The skull and jaws of Isthminia panamensis (USNM 546125) carefully posed in near-life articulation by NMNH Imaging. (Photo: NMNH Imaging / Smithsonian Institution)
Careful readers of this blog probably recognize this skull and jaws, but perhaps not the name that goes with them. Finally, after four years of hard work, my colleagues and I are happy to announce the newest fossil cetacean, Isthminia panamensis, published today in PeerJ (open-access and online).
This fossil was originally found in 2011, and in a race against the tides, it was collected by NMNH and Smithsonian Tropical Research Institute staff in a matter of hours (see expedition posts Part 1, Part 2 & Part 3, including links to other posts elsewhere, as well). The specimen then traveled to NMNH, where it was carefully prepared, and dedicated study could begin in earnest. In the meantime, we had the specimen 3D digitized, and it was actually released in late 2013 with the inaugural suite of 3D models on the Smithsonian X 3D platform. The fact that a 3D model of Isthminia was available to manipulate, measure, and 3D print before we even finished the science is just one of the disruptive aspects of this technology, in a positive way. A 3D print of Isthminia is actually on display at the BioMuseo in Panama right now!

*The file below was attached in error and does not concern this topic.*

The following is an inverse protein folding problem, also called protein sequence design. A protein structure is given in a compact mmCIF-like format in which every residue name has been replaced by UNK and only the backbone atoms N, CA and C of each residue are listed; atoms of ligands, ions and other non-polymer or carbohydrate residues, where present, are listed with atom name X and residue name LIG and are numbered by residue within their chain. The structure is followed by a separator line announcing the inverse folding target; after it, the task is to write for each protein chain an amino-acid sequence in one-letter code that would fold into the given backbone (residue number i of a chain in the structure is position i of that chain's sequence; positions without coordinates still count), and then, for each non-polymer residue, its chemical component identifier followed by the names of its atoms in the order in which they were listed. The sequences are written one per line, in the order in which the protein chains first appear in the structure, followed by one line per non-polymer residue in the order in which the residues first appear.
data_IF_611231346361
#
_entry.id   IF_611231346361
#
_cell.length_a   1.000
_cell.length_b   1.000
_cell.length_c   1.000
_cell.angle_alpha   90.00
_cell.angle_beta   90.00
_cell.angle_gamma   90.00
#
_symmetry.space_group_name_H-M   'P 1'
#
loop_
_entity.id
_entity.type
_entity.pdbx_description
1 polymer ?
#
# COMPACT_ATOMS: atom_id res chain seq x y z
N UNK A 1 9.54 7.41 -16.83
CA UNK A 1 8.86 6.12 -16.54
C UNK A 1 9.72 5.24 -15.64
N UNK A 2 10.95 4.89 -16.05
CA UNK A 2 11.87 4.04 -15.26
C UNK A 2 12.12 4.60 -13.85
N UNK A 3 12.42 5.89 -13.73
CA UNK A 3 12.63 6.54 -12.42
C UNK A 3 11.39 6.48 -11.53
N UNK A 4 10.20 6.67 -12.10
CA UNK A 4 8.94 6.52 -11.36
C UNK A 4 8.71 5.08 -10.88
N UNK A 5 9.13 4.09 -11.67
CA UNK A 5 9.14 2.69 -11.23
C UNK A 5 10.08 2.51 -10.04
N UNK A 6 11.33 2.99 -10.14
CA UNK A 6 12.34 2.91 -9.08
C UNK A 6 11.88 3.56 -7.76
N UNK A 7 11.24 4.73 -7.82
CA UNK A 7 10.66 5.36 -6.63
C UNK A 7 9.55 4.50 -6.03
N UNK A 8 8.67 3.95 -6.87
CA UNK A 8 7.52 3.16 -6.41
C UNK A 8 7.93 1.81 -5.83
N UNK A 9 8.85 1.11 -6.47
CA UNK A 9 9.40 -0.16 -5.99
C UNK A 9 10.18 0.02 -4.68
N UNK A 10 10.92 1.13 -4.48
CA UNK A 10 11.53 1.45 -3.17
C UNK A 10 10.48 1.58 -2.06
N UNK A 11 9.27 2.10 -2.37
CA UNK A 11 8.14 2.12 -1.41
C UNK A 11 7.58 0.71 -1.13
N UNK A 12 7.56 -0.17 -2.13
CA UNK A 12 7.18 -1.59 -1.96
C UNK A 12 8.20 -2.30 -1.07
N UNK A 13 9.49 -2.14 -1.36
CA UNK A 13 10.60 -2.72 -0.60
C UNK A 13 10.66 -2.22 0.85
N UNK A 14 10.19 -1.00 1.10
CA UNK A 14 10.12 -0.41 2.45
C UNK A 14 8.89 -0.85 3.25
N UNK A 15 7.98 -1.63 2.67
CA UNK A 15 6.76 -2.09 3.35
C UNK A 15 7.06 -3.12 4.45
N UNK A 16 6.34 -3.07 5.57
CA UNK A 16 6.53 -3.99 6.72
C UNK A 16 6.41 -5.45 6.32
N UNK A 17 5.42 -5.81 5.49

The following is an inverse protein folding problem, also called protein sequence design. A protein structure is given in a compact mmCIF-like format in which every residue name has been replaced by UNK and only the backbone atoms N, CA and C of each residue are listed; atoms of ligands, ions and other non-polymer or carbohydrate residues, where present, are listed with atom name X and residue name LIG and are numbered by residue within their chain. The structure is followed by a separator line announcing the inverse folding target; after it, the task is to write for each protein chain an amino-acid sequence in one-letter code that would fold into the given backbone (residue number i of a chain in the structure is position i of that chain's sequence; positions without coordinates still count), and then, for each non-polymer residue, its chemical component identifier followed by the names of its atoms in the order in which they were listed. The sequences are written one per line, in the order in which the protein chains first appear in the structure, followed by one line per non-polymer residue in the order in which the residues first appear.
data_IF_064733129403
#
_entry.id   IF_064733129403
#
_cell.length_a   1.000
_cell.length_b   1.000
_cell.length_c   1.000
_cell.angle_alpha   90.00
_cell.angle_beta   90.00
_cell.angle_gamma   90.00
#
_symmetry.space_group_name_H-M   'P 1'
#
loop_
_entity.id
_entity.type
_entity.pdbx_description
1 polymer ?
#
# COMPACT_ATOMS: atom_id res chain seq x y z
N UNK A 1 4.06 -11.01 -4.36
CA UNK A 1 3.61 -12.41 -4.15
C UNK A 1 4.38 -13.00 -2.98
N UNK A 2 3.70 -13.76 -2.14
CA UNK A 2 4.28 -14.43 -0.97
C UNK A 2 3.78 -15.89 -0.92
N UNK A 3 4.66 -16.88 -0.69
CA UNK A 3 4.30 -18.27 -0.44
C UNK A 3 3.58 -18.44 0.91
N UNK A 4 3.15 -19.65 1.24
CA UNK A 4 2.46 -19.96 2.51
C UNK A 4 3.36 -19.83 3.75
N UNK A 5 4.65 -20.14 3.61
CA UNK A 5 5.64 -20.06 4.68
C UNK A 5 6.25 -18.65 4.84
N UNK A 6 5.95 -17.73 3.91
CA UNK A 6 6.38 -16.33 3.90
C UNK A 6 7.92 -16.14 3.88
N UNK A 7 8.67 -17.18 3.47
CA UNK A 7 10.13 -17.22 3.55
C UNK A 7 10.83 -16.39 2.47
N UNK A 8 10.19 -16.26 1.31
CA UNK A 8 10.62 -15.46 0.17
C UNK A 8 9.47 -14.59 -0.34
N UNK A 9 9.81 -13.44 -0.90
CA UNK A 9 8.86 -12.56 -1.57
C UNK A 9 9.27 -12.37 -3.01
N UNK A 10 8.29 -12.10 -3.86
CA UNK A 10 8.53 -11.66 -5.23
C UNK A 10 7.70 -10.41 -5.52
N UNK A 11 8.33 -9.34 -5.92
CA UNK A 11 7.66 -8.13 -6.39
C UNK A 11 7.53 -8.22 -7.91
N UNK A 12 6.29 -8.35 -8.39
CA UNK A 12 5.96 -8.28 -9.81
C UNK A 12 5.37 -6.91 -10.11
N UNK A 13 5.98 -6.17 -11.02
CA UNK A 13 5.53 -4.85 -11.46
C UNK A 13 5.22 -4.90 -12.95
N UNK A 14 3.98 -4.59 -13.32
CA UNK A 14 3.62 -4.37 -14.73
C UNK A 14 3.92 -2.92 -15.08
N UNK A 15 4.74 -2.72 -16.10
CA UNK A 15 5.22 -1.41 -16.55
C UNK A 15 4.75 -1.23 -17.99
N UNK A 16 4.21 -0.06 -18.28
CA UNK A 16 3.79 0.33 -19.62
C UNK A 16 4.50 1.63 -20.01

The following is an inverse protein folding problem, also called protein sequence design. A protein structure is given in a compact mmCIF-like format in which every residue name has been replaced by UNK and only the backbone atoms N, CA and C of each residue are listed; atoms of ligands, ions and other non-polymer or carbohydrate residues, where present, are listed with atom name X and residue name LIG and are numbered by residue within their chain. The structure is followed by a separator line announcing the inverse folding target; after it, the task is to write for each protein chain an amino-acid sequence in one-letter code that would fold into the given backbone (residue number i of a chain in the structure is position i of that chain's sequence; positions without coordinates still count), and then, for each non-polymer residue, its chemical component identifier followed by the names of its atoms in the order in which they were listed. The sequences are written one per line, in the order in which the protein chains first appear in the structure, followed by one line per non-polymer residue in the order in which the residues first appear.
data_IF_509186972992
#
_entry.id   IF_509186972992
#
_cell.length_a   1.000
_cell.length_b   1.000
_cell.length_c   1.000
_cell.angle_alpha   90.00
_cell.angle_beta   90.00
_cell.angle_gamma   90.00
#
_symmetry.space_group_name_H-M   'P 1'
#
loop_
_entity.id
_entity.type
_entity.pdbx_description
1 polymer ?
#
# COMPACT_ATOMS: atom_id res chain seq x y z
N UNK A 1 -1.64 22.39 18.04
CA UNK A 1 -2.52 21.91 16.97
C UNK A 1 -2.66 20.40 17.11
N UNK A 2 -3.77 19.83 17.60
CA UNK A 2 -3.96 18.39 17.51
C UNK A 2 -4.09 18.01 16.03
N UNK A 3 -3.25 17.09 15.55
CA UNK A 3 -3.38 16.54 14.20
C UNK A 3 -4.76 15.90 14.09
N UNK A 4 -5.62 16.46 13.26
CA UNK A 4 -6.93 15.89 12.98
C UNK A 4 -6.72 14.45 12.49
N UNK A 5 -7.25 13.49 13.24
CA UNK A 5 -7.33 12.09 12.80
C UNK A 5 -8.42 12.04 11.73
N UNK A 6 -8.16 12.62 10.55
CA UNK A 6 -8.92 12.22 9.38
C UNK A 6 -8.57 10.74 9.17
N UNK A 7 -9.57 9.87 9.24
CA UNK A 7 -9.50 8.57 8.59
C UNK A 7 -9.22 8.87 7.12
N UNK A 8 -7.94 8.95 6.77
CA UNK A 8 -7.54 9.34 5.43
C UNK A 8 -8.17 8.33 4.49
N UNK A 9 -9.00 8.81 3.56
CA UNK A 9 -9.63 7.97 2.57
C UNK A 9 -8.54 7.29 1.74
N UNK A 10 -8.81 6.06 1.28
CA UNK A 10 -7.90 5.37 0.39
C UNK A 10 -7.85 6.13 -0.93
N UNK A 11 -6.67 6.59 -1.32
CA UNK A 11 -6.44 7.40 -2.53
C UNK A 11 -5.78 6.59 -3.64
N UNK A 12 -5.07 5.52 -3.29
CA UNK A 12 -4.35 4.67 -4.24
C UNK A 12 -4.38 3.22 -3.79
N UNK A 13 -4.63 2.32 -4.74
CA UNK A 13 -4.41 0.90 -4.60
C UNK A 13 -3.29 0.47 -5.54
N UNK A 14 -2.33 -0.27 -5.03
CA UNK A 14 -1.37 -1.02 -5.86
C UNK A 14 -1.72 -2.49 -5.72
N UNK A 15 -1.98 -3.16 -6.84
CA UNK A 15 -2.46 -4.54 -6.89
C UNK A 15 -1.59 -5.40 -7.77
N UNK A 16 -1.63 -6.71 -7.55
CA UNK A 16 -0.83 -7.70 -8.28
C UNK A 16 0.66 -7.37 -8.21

A reconstruction of Isthminia, swimming in the Central American Seaway, about 6 million years ago, including one feeding on a flatfish. The corpulent and flexible necks, like today's Amazon River dolphin, are conjecture, while other guesses, such as the counter-shading are well-informed inferences based on today's oceanic dolphins. (Credit: Julia Molnar).
What we discovered was that Isthminia was very much a marine dolphin, with a body size like today's ocean dolphins, skull and snout shape to match. At around 6 million years old, Isthminia is also the closest relative, among all fossil and living dolphins, to today's Amazon River dolphin, and thus gives us a window into the marine to freshwater transition that we know happened in the history of many so-called 'river dolphins,' but hasn't really been revealed by the fossil record. In fact, there's a lot more of the skeleton of Isthminia preserved than many other closely related fossil taxa (belonging to the group Inioidea), making this find ever more important. And, as the world's most digital fossil dolphin, we hope other researchers will find the open-access publication (and open-access 3D models) not just fun, but useful for scholarship as well.